Before today's federal district court action, Texas newspapers were speaking out on the TDCJ's penchant for secrecy.
Today's Austin American-Statesman published the editorial, "Execution drug transparency needed."
The writing of another chapter in Texas’ troubled history with the death penalty is underway, and is being shaped by questions about the state’s supply of lethal injection drugs and the right of the public to know what is being used in its name.
Last week, State District Court Judge Suzanne Covington in Austin delivered a limited victory for transparency and the rights of defendants when she ordered the Texas Department of Criminal Justice to tell the attorneys of two death row inmates the source of the new supply of pentobarbital it plans to use in upcoming lethal injections. The state had argued secrecy was needed to protect the safety of the maker of the pentobarbital; Covington did not order the state to publicly disclose the supplier’s name.
The next morning a three-judge panel of the 3rd Texas Court of Appeals rightly upheld Covington’s ruling. Friday afternoon, however, the Texas Supreme Court stopped Covington’s order from taking effect until justices could study the issue further.
Given the need to honor constitutional protections and transparency, we see no compelling reason why the state shouldn’t reveal information about its supply of pentobarbital.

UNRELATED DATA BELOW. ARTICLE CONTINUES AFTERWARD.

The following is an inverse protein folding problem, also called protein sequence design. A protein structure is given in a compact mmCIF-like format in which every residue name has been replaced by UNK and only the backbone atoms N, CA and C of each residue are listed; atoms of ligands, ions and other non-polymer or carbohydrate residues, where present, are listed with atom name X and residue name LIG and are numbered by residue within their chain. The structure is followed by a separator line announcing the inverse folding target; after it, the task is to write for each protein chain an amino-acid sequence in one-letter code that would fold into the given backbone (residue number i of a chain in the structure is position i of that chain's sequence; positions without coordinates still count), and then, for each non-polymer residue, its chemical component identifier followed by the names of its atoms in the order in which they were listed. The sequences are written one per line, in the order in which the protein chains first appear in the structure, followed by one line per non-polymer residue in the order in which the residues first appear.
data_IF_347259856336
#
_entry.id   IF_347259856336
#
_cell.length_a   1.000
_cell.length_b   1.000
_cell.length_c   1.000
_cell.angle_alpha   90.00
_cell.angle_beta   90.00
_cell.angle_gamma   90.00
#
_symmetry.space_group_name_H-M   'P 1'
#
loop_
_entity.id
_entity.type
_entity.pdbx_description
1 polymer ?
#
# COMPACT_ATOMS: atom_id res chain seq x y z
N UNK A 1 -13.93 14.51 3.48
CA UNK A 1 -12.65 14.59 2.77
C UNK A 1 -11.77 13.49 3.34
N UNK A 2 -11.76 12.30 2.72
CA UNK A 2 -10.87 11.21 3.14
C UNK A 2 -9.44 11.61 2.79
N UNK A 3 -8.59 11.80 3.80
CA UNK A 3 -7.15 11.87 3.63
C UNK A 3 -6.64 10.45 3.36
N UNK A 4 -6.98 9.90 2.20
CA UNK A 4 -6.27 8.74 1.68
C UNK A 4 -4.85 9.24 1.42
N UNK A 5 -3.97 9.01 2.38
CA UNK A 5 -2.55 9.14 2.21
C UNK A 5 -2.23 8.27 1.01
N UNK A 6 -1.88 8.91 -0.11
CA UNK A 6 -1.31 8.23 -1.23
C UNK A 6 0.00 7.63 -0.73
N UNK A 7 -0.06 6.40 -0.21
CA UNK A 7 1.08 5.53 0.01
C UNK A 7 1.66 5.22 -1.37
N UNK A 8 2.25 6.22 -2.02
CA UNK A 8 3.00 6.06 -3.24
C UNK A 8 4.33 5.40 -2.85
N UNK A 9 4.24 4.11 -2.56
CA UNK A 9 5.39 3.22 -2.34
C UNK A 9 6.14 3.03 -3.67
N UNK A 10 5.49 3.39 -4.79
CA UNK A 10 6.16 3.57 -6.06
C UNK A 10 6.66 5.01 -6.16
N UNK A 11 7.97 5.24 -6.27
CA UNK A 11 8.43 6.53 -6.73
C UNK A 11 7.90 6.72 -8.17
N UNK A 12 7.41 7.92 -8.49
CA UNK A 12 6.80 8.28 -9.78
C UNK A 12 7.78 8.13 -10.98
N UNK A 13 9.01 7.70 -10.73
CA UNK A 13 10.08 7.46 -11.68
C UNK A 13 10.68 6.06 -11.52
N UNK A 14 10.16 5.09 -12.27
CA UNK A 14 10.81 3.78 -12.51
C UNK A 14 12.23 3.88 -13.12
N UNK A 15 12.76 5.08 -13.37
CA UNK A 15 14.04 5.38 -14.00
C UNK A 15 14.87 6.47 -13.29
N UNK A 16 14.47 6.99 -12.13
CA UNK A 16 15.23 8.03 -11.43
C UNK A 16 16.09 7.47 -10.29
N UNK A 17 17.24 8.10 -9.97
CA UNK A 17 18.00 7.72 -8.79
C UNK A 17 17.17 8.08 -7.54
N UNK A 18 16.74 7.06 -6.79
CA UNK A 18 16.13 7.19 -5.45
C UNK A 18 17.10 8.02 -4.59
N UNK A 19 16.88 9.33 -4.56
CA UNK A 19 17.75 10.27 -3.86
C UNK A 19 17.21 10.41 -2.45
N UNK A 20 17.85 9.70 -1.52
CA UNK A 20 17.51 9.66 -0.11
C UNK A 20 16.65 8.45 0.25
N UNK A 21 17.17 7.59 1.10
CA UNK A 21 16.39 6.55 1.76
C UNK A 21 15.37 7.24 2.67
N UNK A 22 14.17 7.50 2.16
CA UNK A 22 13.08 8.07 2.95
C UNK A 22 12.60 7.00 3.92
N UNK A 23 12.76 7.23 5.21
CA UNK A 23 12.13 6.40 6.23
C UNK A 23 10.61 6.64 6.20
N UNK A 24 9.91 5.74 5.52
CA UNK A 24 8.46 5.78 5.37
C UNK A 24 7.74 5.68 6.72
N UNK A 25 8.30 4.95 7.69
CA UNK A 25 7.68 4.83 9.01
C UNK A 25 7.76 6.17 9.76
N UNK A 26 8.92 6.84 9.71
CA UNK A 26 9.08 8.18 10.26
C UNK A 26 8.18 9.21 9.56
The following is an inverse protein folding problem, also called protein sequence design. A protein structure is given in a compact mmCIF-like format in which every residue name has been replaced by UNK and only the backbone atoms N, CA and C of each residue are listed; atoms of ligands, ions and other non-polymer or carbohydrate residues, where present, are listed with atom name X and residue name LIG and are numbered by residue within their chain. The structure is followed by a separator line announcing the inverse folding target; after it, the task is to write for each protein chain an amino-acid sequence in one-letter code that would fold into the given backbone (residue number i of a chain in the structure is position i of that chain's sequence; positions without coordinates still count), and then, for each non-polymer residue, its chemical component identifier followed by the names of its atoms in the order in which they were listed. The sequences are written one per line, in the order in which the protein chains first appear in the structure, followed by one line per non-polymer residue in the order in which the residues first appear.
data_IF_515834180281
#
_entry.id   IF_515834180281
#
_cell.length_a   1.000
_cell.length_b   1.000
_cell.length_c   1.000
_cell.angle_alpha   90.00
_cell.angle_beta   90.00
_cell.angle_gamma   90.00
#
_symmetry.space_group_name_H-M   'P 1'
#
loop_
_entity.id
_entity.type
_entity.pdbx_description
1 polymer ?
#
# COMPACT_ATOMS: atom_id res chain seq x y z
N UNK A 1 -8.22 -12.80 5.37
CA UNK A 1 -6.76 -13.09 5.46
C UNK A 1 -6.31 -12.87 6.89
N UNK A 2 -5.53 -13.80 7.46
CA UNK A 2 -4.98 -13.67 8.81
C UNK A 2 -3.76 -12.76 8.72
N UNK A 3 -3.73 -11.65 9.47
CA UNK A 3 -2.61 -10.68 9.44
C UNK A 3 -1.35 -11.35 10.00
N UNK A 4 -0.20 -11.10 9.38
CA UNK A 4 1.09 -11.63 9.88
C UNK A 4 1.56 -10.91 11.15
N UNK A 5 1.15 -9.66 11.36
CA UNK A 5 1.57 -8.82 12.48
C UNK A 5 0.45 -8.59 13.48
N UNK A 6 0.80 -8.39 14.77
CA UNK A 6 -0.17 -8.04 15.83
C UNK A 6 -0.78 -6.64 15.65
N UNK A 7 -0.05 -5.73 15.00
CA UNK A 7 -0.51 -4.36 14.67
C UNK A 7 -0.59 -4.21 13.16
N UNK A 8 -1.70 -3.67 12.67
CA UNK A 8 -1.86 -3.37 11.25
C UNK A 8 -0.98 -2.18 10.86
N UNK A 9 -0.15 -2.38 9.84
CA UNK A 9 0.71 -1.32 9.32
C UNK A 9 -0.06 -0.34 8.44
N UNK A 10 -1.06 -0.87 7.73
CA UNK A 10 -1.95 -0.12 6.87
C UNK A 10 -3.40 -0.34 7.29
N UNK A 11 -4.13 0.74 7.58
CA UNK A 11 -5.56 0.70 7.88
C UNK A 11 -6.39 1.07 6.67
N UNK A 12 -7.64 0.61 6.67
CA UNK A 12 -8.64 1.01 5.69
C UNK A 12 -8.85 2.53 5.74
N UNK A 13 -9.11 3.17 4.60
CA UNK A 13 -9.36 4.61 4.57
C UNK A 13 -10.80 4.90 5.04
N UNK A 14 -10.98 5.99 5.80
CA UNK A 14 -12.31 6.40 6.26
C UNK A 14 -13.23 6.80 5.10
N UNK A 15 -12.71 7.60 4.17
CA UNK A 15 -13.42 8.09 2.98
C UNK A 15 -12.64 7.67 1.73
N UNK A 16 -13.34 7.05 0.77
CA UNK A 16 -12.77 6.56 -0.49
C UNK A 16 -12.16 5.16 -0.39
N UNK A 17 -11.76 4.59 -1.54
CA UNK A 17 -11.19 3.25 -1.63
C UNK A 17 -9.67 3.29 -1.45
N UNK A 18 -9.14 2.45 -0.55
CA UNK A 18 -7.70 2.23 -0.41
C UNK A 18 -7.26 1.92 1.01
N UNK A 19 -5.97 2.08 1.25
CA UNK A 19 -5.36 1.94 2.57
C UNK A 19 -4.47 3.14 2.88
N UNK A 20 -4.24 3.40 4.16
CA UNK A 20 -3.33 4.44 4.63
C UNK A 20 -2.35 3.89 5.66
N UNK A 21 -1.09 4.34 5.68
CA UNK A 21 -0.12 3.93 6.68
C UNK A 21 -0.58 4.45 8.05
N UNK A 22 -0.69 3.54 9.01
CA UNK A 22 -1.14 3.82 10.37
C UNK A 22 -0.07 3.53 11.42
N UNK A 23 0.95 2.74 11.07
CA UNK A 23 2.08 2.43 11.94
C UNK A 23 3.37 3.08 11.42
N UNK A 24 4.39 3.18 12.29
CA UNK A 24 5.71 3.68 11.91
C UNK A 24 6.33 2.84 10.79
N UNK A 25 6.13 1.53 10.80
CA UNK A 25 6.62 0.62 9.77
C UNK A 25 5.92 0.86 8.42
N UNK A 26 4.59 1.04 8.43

"Give source of execution drug," is the editorial in today's Fort Worth Star-Telegram.
Texas has been adamant in carrying out death sentences and has executed 512 people since 1982. The state’s power in these cases is extreme.
It is incumbent on a society bent on putting offenders to death to allow them wide latitude in fighting for their lives in well-ordered courts.
They may have been convicted of horrendous crimes, but the state must not lower itself to their level by inflicting cruel pain on them with improperly prepared execution drugs.
American-Statesman Pulitzer Prize-winning columnist Ken Herman writes, "Drugs, death and the OU game."
Thanks to good work by Katie Fretland of the Colorado Independent, a nonprofit news operation, we know that even matters of life and death are not immune from lawyerly humor.
Fretland recently wrote about states’ ongoing problems in procuring execution drugs. She got 172 pages of emails sparked by Texas Assistant Attorney General Laura Grant Turbin’s January 2011 request for advice from assistant AGs around the nation on using different drugs for executions.
“Records show Oklahoma officials wanted perks for helping Texas in search for scarce lethal injections,” said the headline.
We’re not talking about real perks, really wanted. We’re talking about email humor related to executions. “Disturbing flippancy,” Fretland called it.
Gurney humor, I’d call it.
Earlier coverage of Texas lethal injection issues begins with the preceding post.